Spay: A spay is the surgical removal of the female cat’s uterus and ovaries. After being spayed, she will not experience heat cycles or become pregnant. Once your cat has been spayed, her
disposition should not change except for the better: she is usually more relaxed, playful and
affectionate, as well as become less noisy and nervous. More importantly for her health, spaying
also dramatically reduces the occurrence of tumors in the reproductive system, false pregnancies
and conditions related to hormone imbalances, as well as eliminates the risk of uterine infections
Neuter: A neuter is the surgical removal of the testicles through two small incisions in the scrotum. Neutering at a young age helps to decrease the male cat’s urge to roam and helps decrease
the chance of him developing the habit of “spraying” walls and furniture with urine. Neutering also
tends to make him a friendlier and gentler pet, as well as less prone to fighting and serious injury.
More importantly for his health, neutering also dramatically decreases the occurrence of prostate
and other reproductive tract tumors, as well as eliminates the occurrence of testicular tumors.
Microchip: The microchip is an innovative pet retrieval system providing safe, lifelong identification of your pet. A microchip also improves the chances of retrieving a lost pet. The chip is the size of a grain of rice and is quickly and safely implanted in the scruff of your cat. A handheld scanner can identify your pet’s microchip. When a lost pet is scanned, its ID number can be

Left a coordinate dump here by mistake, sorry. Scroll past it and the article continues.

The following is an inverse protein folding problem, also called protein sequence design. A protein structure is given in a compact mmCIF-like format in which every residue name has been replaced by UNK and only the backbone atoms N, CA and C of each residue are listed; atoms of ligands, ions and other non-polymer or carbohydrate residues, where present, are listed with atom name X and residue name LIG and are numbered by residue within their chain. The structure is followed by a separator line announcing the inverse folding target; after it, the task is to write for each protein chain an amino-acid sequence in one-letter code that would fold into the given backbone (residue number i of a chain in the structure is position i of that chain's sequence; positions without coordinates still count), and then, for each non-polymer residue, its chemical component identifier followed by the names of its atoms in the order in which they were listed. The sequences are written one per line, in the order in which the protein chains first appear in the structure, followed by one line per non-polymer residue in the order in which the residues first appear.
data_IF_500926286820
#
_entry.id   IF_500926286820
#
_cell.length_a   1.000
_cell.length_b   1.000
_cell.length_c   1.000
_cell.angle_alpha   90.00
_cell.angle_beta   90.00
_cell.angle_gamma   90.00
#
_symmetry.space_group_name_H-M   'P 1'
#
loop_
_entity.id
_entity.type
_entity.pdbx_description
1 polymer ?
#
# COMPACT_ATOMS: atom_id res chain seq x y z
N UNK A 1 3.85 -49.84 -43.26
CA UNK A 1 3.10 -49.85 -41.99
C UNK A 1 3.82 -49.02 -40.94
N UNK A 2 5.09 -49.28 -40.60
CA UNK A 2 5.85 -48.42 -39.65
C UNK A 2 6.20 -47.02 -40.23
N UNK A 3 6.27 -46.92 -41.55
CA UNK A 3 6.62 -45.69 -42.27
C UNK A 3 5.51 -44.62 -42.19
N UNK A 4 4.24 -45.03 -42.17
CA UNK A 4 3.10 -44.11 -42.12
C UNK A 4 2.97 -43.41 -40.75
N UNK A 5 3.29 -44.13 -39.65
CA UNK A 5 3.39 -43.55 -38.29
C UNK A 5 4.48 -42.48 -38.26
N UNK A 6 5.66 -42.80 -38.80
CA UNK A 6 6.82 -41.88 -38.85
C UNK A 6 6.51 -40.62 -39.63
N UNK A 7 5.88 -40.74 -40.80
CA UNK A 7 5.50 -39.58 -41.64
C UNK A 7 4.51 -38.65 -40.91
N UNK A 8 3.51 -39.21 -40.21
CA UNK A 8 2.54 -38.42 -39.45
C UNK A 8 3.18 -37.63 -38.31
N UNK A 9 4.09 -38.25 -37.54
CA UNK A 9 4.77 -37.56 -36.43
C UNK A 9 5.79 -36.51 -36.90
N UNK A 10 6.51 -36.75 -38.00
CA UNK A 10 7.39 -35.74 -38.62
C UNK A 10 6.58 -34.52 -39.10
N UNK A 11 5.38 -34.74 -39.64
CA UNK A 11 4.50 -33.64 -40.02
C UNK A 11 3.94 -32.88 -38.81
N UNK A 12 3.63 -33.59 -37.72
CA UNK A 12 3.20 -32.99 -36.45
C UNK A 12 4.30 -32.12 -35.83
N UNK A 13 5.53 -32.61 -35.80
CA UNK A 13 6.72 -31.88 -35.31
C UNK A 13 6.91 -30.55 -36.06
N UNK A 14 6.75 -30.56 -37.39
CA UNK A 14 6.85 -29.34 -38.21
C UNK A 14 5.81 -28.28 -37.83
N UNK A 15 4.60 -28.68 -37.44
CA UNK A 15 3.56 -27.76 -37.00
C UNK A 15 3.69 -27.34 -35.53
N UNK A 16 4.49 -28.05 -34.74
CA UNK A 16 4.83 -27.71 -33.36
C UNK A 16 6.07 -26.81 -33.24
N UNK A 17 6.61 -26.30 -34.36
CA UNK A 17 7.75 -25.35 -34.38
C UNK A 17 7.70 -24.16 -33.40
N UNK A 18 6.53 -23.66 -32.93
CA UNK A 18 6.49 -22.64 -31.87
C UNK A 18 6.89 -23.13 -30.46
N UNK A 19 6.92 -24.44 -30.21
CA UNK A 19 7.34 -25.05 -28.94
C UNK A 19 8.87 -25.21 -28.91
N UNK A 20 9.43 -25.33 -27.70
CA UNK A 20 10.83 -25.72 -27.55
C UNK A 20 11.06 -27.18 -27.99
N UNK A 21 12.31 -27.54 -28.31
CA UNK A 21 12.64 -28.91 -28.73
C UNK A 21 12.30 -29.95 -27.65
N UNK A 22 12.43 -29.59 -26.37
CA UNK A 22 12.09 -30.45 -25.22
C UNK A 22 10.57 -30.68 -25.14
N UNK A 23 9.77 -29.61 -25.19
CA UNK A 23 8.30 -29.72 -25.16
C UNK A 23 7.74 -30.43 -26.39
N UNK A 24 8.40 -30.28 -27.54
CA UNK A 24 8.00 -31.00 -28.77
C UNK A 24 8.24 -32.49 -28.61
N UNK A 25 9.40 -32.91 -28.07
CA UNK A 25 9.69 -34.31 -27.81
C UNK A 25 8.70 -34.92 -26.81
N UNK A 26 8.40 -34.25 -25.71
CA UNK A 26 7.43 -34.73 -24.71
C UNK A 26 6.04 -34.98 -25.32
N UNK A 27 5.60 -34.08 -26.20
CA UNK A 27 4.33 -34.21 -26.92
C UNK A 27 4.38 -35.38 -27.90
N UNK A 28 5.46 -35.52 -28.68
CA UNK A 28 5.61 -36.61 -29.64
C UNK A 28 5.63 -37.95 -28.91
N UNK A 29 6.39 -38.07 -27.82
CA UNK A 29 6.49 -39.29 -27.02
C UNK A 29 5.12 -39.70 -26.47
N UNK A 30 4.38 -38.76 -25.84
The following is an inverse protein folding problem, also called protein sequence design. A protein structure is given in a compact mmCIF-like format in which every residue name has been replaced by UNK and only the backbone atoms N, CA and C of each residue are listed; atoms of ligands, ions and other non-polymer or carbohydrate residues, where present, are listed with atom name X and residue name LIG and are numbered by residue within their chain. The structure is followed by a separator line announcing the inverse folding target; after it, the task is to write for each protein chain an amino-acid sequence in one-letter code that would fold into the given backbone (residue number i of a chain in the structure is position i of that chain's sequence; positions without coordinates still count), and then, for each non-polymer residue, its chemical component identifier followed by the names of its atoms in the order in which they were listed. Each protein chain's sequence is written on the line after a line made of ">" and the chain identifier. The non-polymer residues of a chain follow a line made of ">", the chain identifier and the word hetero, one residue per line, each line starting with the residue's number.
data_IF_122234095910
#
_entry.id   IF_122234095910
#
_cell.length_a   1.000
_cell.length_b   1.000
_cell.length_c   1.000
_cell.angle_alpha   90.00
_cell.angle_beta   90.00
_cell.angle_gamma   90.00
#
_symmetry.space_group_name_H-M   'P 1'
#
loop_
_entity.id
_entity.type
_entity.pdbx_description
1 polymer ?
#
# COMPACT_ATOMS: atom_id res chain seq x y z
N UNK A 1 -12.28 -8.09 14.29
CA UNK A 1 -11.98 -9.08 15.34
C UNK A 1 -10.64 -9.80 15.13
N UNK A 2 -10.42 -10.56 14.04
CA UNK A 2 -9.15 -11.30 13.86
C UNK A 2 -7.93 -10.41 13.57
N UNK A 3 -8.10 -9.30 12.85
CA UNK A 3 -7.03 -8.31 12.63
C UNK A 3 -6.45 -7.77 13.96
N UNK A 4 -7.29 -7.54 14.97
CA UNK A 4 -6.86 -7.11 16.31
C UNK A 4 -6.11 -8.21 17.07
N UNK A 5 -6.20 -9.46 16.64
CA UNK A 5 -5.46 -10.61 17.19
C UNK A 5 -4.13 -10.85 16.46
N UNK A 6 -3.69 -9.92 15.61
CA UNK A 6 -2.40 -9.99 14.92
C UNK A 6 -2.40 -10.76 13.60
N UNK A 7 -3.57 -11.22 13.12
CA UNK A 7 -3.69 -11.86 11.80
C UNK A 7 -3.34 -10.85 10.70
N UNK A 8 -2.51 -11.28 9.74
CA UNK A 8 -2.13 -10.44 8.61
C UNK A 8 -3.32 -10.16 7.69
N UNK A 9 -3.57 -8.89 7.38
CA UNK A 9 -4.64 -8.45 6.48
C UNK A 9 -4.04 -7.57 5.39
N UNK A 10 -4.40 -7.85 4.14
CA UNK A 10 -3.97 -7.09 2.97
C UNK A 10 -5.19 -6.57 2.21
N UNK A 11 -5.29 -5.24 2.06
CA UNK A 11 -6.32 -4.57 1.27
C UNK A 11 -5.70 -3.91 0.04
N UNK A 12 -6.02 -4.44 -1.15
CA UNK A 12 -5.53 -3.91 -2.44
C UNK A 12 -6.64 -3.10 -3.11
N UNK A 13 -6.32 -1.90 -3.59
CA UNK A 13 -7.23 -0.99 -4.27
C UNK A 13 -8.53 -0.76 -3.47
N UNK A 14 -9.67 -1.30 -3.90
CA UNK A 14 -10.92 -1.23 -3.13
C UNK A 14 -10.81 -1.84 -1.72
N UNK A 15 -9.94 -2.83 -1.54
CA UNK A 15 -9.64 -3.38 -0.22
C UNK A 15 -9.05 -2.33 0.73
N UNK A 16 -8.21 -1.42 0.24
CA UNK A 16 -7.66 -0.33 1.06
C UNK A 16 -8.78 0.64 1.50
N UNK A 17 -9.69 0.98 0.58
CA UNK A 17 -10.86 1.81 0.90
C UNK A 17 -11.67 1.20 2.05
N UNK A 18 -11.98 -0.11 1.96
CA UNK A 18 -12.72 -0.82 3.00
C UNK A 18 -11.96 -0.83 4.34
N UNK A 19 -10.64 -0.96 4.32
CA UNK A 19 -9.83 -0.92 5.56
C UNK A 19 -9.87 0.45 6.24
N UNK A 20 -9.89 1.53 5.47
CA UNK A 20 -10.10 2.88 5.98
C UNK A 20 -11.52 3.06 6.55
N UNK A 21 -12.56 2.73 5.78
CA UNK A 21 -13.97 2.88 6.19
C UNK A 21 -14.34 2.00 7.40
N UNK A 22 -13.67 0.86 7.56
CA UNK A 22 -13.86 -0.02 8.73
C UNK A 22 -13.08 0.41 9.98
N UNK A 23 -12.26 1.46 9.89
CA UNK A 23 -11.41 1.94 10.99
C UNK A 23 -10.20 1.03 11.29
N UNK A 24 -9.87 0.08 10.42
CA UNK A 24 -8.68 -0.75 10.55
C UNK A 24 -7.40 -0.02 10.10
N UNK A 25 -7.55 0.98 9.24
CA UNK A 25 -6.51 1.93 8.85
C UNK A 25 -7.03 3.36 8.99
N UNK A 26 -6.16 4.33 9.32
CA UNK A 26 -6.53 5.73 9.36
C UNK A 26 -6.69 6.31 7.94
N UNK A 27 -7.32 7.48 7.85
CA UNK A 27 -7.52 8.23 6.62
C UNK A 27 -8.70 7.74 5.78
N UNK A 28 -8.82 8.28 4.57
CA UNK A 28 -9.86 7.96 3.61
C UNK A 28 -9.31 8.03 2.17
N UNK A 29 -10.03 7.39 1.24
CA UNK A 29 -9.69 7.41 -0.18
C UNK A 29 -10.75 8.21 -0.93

reported to the AKC Companion Animal Recovery Program, a database that is available 24 hours a
day. That system can then reconnect you with your lost pet.
Fecal Testing and Deworming: We recommend frequent fecal testing for worms and parasites. This is especially important if children and other pets are in the home, as several intestinal parasites can be passed to children or other animals. The current Center for Disease Control (CDC)
recommendation is that families with children under the age of 8 years old or immunocompromised
persons should deworm their pets quarterly and do a fecal test twice a year.
Feline Leukemia/FIV Testing: This is a simple blood test that can detect both the feline leukemia and feline immunodeficiency viruses. Results are available within a matter of minutes. Both diseases are highly contagious and potentially fatal and we may recommend yearly testing if your
cat is at high risk of exposure.
Proper Nutrition: Your kitten should be fed a high quality kitten diet. A high quality diet is specially formulated with the specific balance of nutrients your kitten needs. You can discuss
special diet options for your kitten with your veterinarian. Please refrain from feeding your kitten
any table scraps, as this promotes bad habits and may result in dietary imbalances.